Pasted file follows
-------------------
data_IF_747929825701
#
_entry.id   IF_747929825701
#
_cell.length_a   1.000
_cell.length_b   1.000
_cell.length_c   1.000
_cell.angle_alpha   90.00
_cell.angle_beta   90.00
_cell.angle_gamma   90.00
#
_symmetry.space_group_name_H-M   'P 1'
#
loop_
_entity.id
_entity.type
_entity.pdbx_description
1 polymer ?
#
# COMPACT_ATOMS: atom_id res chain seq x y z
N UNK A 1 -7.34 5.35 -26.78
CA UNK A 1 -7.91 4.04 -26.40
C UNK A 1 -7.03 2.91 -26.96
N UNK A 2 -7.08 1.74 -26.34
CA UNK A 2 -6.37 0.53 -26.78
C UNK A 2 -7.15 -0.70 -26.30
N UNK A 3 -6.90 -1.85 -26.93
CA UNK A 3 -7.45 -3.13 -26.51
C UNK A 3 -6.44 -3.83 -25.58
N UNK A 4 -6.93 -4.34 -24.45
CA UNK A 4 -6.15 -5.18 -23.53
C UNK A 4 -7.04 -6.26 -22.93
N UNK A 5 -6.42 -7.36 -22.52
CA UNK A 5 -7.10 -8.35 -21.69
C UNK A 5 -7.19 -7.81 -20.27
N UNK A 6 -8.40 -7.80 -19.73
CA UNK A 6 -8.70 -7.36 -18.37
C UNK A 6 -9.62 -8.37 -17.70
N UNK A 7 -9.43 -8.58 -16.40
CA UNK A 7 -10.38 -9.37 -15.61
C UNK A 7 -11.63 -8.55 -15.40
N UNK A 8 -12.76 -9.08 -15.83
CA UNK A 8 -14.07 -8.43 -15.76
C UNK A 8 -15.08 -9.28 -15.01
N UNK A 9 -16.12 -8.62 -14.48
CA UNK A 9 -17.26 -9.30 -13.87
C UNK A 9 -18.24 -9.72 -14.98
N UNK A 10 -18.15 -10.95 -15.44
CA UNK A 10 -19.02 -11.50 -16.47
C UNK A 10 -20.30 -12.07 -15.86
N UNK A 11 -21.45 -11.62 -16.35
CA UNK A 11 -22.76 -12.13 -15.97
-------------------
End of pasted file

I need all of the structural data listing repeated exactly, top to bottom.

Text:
data_IF_747929825701
#
_entry.id   IF_747929825701
#
_cell.length_a   1.000
_cell.length_b   1.000
_cell.length_c   1.000
_cell.angle_alpha   90.00
_cell.angle_beta   90.00
_cell.angle_gamma   90.00
#
_symmetry.space_group_name_H-M   'P 1'
#
loop_
_entity.id
_entity.type
_entity.pdbx_description
1 polymer ?
#
# COMPACT_ATOMS: atom_id res chain seq x y z
N UNK A 1 -7.34 5.35 -26.78
CA UNK A 1 -7.91 4.04 -26.40
C UNK A 1 -7.03 2.91 -26.96
N UNK A 2 -7.08 1.74 -26.34
CA UNK A 2 -6.37 0.53 -26.78
C UNK A 2 -7.15 -0.70 -26.30
N UNK A 3 -6.90 -1.85 -26.93
CA UNK A 3 -7.45 -3.13 -26.51
C UNK A 3 -6.44 -3.83 -25.58
N UNK A 4 -6.93 -4.34 -24.45
CA UNK A 4 -6.15 -5.18 -23.53
C UNK A 4 -7.04 -6.26 -22.93
N UNK A 5 -6.42 -7.36 -22.52
CA UNK A 5 -7.10 -8.35 -21.69
C UNK A 5 -7.19 -7.81 -20.27
N UNK A 6 -8.40 -7.80 -19.73
CA UNK A 6 -8.70 -7.36 -18.37
C UNK A 6 -9.62 -8.37 -17.70
N UNK A 7 -9.43 -8.58 -16.40
CA UNK A 7 -10.38 -9.37 -15.61
C UNK A 7 -11.63 -8.55 -15.40
N UNK A 8 -12.76 -9.08 -15.83
CA UNK A 8 -14.07 -8.43 -15.76
C UNK A 8 -15.08 -9.28 -15.01
N UNK A 9 -16.12 -8.62 -14.48
CA UNK A 9 -17.26 -9.30 -13.87
C UNK A 9 -18.24 -9.72 -14.98
N UNK A 10 -18.15 -10.95 -15.44
CA UNK A 10 -19.02 -11.50 -16.47
C UNK A 10 -20.30 -12.07 -15.86
N UNK A 11 -21.45 -11.62 -16.35
CA UNK A 11 -22.76 -12.13 -15.97